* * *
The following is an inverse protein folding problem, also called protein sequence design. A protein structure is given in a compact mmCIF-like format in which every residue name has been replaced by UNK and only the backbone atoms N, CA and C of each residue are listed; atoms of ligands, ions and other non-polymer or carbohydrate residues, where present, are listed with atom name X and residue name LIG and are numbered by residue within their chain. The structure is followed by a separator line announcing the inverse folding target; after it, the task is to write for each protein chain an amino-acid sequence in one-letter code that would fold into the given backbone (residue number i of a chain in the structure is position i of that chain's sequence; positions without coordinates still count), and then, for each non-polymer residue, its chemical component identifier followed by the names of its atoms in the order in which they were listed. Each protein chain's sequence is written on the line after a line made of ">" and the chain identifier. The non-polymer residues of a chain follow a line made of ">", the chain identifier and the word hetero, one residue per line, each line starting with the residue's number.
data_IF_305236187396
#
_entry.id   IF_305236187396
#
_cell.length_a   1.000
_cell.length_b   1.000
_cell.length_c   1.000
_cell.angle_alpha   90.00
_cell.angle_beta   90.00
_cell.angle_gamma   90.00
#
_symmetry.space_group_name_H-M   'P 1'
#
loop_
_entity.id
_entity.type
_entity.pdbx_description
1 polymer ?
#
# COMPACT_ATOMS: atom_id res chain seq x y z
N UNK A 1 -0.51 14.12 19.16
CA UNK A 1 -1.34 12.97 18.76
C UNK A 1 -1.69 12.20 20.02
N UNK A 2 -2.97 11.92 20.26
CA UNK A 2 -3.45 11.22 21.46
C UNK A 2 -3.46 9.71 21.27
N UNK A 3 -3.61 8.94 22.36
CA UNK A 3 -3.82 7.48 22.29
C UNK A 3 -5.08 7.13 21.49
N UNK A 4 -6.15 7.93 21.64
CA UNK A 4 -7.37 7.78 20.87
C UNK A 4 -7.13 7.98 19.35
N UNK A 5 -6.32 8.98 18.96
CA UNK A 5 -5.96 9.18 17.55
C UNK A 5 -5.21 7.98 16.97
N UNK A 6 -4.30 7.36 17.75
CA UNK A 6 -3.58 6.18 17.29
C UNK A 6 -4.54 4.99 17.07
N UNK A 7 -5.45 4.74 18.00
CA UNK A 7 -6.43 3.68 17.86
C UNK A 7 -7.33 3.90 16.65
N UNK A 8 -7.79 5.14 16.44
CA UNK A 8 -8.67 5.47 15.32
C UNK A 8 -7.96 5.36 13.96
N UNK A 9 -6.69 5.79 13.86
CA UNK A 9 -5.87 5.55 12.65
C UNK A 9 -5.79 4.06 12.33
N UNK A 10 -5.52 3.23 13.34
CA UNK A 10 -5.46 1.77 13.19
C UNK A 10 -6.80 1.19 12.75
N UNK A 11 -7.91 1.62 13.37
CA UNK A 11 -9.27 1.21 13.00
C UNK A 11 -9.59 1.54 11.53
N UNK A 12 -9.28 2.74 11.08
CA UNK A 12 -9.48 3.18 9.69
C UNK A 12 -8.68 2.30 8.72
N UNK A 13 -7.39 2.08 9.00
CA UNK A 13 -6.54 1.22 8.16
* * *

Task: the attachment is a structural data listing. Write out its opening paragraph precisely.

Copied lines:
The following is an inverse protein folding problem, also called protein sequence design. A protein structure is given in a compact mmCIF-like format in which every residue name has been replaced by UNK and only the backbone atoms N, CA and C of each residue are listed; atoms of ligands, ions and other non-polymer or carbohydrate residues, where present, are listed with atom name X and residue name LIG and are numbered by residue within their chain. The structure is followed by a separator line announcing the inverse folding target; after it, the task is to write for each protein chain an amino-acid sequence in one-letter code that would fold into the given backbone (residue number i of a chain in the structure is position i of that chain's sequence; positions without coordinates still count), and then, for each non-polymer residue, its chemical component identifier followed by the names of its atoms in the order in which they were listed. Each protein chain's sequence is written on the line after a line made of ">" and the chain identifier. The non-polymer residues of a chain follow a line made of ">", the chain identifier and the word hetero, one residue per line, each line starting with the residue's number.